Also, notice in here, we didn’t concatenate the list and store the new list in the heap in one go:
This is again, because cons ( :: ) is itself an operation that should only be performed against the stack.
At the end of the remove_stop_words the stack contains all the words that need to be counted.
For this task, we’ll store a dictionary for tracking the count for each word in the heap. As we process each word from the stack, we’ll also need to move the dictionary onto the stack so we can operate on it.
You may notice that I have cheated here:
- I performed dictionary look up and addition in one operation
- using a dictionary is probably too high-level for this style too
A more in-style approach might look like the below:
At the end of this procedure the stack will be empty, and the heap would contain a “word_freqs” dictionary with the term frequency for all the words.
Here I’m making use of LINQ to sort the word frequencies, and each step along the way pops the head item off the stack and pushes the result in its place. Hence why Order, Take and Reverse are performed as separate unary operations.
Also, note that we needed to reverse the wordFreqs sequence to ensure that words with higher frequency are popped off the stack first.
Once we have run all the above procedures, we will end up with a sequence of key value pairs of word and associated count. All that’s left to do is to process them in turn and print them out:
As with Good Old Times, coding in this style makes things so much more complex compared to what one would do in idiomatic F#.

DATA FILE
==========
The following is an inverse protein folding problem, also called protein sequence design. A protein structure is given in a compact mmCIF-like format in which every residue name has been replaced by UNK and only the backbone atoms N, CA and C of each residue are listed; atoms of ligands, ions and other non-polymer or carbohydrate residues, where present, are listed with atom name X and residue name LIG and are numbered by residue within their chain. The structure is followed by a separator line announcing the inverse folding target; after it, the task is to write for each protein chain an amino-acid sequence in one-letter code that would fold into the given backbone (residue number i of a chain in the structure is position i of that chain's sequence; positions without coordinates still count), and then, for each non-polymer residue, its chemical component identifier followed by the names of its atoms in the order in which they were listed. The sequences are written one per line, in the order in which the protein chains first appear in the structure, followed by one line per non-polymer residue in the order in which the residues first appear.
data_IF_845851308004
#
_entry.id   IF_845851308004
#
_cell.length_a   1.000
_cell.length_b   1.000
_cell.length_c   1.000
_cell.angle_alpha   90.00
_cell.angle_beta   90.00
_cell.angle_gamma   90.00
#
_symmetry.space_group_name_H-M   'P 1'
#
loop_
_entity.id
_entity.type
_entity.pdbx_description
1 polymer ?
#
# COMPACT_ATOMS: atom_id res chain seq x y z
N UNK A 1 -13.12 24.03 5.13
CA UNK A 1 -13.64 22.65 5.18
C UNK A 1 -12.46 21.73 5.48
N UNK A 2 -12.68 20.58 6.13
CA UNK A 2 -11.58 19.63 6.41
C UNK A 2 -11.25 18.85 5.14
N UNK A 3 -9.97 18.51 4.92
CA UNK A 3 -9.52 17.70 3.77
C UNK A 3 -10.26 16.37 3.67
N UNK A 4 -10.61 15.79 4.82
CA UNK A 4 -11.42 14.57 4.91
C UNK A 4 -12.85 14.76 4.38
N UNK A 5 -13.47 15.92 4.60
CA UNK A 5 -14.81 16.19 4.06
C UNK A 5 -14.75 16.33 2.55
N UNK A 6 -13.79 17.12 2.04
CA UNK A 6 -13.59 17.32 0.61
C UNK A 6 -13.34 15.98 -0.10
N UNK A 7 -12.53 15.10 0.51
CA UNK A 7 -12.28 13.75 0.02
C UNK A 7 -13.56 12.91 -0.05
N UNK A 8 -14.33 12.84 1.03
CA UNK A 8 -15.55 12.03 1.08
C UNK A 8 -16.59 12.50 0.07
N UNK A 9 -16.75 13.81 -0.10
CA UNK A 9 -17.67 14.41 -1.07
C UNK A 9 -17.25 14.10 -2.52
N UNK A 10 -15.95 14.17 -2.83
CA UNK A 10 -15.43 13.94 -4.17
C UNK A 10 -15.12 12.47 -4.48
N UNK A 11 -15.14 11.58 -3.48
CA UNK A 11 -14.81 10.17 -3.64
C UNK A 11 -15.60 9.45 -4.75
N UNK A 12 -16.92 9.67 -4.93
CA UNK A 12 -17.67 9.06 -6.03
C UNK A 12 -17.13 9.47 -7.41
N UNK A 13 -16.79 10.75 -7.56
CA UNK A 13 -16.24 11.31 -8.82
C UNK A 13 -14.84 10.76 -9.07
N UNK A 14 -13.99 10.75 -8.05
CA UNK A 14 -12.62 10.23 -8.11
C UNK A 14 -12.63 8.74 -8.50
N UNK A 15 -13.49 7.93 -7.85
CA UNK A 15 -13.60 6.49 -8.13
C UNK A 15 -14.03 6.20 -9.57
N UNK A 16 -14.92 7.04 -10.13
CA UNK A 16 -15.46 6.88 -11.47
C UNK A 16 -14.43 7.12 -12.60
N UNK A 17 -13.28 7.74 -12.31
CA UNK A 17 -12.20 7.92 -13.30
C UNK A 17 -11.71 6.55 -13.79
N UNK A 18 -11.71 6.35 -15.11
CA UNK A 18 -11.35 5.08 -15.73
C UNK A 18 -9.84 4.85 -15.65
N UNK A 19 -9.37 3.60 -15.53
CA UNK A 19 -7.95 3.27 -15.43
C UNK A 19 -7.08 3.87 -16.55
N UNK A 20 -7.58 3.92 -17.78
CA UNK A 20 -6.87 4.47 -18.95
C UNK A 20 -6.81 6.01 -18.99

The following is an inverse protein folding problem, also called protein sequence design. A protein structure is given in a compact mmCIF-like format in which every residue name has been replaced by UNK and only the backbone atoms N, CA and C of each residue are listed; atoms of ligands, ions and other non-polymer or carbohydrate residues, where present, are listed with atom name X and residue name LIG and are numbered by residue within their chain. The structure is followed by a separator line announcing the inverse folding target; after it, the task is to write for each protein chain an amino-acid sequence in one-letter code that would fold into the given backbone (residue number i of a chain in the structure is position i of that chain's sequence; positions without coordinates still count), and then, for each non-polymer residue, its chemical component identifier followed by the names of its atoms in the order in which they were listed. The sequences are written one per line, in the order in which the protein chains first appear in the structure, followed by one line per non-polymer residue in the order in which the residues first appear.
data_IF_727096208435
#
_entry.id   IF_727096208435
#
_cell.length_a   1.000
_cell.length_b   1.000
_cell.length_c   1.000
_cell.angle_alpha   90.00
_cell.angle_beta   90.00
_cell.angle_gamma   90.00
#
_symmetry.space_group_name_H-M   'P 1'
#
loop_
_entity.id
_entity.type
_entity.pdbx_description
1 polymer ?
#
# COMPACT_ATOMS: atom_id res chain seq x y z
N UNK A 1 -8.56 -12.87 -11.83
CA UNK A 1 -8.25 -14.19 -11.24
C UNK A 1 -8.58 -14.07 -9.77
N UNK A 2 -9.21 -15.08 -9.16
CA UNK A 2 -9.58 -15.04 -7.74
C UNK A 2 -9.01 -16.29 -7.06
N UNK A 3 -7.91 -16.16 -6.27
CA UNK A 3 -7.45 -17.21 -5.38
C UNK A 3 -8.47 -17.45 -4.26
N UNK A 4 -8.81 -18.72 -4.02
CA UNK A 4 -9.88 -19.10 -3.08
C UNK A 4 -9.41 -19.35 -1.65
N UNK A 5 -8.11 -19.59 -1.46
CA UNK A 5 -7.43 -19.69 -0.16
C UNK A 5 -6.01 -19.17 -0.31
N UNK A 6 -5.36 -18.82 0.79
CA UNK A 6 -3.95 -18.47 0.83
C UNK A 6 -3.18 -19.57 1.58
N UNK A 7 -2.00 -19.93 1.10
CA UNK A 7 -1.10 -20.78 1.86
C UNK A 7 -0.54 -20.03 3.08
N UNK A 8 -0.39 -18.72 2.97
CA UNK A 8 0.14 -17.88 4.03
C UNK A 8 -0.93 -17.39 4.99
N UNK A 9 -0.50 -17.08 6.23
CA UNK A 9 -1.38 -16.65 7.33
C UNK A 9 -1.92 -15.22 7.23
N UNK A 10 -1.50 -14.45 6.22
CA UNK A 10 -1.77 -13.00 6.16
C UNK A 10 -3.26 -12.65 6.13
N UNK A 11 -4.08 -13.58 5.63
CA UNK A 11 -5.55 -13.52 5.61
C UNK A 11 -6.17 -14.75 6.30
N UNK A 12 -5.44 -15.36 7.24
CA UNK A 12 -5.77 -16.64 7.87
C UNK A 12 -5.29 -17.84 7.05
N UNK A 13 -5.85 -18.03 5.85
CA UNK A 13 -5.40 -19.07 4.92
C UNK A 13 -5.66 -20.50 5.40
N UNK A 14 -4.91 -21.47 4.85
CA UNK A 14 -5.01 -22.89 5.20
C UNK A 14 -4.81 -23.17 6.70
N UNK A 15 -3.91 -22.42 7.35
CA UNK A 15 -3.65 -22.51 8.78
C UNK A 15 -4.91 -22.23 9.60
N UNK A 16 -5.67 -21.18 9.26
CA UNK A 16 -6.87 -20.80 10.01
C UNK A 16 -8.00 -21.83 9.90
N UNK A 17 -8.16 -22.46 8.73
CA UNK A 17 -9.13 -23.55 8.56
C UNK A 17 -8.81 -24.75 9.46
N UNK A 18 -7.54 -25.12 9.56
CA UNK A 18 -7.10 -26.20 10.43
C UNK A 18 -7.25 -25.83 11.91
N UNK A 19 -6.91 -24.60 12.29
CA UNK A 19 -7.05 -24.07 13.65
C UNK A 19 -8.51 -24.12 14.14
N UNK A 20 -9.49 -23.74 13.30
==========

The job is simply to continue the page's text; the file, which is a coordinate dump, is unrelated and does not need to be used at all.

Whilst Good Old Times forces you to rely on documentation to remember what each cell in the primary memory refers to, the presence of a heap in Go Forth eases that burden.
However, the presence of the stack and the requirement that all operations much be performed against the stack introduces other pain points. For instance:
- even simple operations become convoluted;
- having to perform additional work to move data to and from heap;
- procedures have to make assumptions about the state of the stack;
- expectations of the procedures cannot be expressed in their signature since they have no distinguishable signature.
As functional programmers, we like to (where possible, and to the extend possible with our language of choice) use the type system to construct a kinda mathematical proof that our application will behave correctly. This is what we refer to as Type Driven Development, which of course is not possible with this stack-based approach.
You can find all the source code for this exercise here.
I’m an AWS Serverless Hero and the author of Production-Ready Serverless. I have run production workload at scale in AWS for nearly 10 years and I have been an architect or principal engineer with a variety of industries ranging from banking, e-commerce, sports streaming to mobile gaming. I currently work as an independent consultant focused on AWS and serverless.
Here is a complete list of all my posts on serverless and AWS Lambda. In the meantime, here are a few of my most popular blog posts.
- Lambda optimization tip – enable HTTP keep-alive
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- Many faced threats to Serverless security
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- Yubl’s road to Serverless
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- AWS Lambda – compare coldstart time with different languages, memory and code sizes